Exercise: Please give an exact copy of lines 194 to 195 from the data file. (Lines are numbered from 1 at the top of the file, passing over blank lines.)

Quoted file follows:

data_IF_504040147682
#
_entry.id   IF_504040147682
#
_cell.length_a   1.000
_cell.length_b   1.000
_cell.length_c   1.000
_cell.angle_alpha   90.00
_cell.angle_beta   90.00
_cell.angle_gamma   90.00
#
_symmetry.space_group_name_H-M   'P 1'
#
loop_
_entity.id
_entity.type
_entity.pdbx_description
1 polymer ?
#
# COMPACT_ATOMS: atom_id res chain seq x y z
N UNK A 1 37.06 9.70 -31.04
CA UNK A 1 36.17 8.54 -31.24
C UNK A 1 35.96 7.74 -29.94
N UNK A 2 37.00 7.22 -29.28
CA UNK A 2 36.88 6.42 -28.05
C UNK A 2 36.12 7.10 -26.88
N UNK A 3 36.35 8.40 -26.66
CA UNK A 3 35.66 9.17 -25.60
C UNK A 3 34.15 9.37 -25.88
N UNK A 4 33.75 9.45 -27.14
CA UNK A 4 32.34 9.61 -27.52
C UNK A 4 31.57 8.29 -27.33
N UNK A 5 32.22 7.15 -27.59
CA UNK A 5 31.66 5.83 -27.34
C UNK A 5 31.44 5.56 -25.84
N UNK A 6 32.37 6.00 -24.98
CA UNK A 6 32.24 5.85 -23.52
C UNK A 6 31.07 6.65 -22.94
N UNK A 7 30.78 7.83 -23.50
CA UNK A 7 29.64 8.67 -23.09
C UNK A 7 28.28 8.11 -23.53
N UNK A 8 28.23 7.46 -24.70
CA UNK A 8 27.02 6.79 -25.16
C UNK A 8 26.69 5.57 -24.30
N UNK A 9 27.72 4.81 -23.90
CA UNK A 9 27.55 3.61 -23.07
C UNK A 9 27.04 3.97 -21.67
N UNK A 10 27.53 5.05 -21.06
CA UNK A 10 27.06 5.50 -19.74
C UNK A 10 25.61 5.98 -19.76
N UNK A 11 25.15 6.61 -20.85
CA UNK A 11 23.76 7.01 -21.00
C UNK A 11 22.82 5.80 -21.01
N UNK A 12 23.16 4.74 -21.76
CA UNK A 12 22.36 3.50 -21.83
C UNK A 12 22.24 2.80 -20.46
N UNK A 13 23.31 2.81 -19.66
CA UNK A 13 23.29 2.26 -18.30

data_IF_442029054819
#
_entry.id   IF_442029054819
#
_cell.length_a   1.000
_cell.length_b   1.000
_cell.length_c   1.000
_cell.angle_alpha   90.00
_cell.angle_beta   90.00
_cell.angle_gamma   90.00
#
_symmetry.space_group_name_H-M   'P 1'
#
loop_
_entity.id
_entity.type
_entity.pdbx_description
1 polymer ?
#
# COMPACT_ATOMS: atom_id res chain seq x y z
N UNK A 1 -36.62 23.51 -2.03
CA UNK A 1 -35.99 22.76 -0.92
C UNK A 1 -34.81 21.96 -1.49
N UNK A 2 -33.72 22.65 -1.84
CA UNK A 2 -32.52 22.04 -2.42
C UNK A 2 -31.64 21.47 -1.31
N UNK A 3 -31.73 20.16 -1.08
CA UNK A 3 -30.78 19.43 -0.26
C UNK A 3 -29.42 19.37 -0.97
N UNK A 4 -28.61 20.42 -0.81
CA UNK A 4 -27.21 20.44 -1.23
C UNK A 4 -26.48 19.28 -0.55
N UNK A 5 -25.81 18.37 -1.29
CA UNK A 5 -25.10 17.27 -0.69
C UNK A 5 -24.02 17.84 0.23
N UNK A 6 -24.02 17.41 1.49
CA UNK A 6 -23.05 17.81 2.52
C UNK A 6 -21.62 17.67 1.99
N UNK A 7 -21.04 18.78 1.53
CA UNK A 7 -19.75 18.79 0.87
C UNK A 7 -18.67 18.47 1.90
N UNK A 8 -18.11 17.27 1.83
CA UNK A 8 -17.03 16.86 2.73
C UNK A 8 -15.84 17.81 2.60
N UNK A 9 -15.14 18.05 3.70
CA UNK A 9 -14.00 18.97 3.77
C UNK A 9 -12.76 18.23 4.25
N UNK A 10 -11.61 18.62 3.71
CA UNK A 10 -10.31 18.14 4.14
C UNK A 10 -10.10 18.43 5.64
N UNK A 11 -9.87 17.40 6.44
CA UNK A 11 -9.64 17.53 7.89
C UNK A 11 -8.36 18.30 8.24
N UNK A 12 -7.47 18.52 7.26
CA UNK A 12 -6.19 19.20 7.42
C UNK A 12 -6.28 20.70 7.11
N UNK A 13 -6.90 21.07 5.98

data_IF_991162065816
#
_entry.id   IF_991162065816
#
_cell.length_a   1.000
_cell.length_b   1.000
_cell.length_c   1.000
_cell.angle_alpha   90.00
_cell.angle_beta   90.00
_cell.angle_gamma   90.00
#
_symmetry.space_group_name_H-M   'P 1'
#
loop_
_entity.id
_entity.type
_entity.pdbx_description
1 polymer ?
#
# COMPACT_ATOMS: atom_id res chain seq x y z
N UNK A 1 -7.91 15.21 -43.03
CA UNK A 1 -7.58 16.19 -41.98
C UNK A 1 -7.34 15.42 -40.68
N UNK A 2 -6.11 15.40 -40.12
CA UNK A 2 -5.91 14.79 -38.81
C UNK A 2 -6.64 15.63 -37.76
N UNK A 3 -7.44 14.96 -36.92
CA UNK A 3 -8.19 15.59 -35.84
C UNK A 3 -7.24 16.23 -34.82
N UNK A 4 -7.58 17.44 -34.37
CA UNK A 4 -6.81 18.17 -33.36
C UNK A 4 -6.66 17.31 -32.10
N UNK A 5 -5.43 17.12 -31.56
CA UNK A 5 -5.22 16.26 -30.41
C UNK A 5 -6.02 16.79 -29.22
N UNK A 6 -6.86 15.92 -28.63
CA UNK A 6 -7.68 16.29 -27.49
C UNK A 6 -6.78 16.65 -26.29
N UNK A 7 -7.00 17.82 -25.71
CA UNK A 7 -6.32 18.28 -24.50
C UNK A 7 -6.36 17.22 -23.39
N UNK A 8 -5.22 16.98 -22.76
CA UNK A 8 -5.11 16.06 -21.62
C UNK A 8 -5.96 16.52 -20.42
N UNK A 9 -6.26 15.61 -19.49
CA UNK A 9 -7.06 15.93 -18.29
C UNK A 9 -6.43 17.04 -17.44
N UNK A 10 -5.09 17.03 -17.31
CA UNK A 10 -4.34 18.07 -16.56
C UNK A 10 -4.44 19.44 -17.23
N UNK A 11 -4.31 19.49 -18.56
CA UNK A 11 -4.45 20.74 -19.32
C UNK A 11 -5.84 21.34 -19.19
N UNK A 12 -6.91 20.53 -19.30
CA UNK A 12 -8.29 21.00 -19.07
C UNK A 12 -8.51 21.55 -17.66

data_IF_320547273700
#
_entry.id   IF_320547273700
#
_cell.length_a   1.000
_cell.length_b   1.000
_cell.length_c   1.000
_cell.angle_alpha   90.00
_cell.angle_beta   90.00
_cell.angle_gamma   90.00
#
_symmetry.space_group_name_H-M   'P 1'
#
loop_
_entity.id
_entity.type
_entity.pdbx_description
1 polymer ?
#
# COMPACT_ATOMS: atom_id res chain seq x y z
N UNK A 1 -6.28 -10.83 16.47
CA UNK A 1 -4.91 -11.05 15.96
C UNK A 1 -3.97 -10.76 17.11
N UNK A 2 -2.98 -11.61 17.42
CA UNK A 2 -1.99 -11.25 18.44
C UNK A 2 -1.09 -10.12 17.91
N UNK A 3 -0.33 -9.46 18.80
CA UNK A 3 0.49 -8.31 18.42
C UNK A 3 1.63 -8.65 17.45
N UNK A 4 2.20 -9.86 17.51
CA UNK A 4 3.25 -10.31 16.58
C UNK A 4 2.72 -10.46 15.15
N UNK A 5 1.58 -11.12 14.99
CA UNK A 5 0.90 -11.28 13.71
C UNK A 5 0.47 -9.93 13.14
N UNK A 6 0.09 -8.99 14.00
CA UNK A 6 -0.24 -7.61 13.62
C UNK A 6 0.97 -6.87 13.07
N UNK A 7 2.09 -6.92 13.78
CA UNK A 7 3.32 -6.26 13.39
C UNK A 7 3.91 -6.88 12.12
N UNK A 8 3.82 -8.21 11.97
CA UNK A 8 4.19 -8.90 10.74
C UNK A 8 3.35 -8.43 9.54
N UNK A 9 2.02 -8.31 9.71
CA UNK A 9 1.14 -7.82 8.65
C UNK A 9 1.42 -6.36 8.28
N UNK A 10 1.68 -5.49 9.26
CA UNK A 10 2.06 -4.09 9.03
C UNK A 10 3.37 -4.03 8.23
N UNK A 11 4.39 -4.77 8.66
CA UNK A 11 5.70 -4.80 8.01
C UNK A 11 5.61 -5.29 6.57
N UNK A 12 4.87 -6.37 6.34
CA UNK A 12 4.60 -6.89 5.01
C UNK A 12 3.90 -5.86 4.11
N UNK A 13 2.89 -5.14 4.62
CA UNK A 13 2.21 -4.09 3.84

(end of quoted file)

C UNK A 1 -3.97 -10.76 17.11
N UNK A 2 -2.98 -11.61 17.42